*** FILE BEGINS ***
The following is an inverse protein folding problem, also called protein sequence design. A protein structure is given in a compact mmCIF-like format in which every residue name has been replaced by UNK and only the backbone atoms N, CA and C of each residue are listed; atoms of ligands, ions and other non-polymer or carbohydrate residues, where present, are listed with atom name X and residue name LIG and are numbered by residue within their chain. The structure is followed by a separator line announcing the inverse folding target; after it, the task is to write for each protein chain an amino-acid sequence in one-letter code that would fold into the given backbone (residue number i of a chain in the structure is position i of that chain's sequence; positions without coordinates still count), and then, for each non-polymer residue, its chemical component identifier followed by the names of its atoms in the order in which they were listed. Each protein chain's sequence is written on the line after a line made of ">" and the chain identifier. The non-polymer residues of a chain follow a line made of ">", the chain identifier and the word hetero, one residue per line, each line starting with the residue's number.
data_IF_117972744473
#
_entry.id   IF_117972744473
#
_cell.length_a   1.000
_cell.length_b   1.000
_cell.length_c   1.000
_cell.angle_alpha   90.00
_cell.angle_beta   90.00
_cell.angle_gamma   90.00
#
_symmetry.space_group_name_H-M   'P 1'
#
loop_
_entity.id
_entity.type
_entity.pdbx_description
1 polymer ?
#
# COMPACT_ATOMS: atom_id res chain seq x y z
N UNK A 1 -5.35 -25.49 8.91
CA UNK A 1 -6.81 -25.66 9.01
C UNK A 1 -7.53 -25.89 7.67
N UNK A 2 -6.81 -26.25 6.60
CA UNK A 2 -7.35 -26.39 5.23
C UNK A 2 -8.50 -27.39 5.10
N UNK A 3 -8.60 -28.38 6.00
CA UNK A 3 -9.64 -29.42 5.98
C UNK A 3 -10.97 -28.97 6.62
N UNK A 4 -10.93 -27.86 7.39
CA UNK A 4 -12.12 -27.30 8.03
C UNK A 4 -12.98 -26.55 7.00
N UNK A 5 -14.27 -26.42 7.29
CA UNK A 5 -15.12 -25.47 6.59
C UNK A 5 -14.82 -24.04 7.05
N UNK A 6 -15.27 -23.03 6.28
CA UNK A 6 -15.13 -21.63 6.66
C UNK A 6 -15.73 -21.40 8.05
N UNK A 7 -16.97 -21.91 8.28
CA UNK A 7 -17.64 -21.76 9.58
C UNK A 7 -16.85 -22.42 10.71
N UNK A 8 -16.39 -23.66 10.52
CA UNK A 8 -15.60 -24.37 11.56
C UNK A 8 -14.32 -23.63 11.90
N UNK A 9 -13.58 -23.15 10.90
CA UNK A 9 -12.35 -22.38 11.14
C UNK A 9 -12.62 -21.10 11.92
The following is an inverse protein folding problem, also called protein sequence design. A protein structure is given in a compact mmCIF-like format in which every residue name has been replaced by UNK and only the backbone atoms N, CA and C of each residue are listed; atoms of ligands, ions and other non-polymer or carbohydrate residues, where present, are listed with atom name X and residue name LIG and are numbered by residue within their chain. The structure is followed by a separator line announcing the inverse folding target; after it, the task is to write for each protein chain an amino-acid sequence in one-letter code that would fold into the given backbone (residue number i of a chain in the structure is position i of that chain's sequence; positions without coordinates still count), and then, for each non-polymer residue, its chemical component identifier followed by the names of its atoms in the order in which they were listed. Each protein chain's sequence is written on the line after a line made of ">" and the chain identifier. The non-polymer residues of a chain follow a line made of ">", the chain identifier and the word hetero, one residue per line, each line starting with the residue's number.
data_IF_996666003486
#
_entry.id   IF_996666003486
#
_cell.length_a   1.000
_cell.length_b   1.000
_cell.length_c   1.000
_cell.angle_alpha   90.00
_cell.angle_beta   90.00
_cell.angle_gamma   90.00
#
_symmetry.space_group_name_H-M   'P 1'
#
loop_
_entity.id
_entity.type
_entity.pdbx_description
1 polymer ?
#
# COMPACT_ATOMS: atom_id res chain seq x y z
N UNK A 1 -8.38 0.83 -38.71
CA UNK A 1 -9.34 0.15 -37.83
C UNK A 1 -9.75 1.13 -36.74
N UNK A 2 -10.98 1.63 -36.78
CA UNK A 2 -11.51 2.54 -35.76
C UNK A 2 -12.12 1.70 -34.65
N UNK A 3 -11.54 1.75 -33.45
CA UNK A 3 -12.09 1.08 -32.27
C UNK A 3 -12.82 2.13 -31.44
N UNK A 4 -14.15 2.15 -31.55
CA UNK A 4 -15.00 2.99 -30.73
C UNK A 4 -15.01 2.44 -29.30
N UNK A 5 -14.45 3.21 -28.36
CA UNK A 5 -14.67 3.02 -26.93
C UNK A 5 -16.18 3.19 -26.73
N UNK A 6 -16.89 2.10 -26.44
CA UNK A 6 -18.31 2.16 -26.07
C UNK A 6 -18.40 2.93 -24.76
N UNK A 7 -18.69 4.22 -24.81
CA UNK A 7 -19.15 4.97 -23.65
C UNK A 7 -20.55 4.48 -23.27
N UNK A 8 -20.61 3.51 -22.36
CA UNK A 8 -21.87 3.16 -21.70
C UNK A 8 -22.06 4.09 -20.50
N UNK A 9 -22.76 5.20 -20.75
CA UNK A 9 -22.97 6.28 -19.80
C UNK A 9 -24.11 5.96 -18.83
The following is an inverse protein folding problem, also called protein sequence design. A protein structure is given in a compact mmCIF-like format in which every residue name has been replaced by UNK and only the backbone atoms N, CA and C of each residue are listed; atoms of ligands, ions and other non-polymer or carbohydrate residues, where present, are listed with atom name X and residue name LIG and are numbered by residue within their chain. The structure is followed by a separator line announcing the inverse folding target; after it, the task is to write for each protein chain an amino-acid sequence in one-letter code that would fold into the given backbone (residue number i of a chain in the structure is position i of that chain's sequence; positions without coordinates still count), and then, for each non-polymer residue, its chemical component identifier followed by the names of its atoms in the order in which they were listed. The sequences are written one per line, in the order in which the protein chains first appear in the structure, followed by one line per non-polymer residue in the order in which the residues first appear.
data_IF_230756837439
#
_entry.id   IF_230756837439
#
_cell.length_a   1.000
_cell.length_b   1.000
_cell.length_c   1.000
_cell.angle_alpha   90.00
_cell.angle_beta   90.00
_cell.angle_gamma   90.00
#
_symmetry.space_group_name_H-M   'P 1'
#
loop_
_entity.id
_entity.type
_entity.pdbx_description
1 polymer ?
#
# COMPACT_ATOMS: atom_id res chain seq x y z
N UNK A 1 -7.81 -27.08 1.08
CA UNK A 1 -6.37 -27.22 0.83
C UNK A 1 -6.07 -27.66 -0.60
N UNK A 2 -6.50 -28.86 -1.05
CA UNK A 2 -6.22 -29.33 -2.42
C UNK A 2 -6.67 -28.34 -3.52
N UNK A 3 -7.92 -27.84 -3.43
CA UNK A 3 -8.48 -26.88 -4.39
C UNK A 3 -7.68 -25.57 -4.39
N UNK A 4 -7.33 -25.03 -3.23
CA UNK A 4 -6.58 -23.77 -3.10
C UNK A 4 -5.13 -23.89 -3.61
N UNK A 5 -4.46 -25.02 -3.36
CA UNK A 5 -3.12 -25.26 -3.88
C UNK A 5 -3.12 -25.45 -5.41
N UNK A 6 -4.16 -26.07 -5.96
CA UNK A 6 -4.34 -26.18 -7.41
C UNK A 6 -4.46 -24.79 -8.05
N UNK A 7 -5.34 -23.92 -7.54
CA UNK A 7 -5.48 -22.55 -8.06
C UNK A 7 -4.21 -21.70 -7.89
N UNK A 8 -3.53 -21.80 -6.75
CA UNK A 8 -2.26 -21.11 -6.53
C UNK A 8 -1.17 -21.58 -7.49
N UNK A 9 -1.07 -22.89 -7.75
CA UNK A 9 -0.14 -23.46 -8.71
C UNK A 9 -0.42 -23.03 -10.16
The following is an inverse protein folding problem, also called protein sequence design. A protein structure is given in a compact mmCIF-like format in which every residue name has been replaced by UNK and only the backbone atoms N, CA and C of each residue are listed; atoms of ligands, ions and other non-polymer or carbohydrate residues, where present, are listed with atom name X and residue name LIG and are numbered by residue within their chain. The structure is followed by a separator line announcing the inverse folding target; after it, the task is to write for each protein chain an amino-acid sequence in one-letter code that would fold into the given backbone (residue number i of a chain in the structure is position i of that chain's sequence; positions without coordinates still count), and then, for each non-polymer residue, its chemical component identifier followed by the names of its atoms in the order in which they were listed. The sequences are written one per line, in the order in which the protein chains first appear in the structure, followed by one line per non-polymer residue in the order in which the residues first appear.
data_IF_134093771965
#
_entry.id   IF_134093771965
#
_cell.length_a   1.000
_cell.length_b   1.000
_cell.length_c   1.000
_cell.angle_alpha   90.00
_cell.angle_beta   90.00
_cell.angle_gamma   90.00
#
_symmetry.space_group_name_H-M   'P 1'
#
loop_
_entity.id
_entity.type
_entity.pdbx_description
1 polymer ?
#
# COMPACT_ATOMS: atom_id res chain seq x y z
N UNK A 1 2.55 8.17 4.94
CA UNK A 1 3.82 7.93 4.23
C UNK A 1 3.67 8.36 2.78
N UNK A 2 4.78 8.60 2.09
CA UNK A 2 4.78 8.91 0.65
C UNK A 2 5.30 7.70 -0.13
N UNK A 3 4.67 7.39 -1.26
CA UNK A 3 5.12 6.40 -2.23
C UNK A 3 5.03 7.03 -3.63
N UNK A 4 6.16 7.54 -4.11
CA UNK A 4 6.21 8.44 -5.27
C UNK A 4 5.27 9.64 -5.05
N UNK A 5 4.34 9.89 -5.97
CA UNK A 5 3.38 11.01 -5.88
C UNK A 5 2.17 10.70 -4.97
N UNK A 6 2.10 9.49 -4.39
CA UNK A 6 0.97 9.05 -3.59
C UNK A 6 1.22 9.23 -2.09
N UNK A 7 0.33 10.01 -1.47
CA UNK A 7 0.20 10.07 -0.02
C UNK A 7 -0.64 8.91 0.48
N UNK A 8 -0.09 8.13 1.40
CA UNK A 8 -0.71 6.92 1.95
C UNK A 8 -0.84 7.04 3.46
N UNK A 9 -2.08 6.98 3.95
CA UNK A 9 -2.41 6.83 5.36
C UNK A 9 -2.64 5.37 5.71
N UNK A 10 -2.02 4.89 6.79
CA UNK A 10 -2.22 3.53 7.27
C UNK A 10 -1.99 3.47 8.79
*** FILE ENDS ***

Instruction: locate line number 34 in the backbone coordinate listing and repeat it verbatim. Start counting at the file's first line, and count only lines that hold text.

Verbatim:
N UNK A 5 -14.27 -26.42 7.29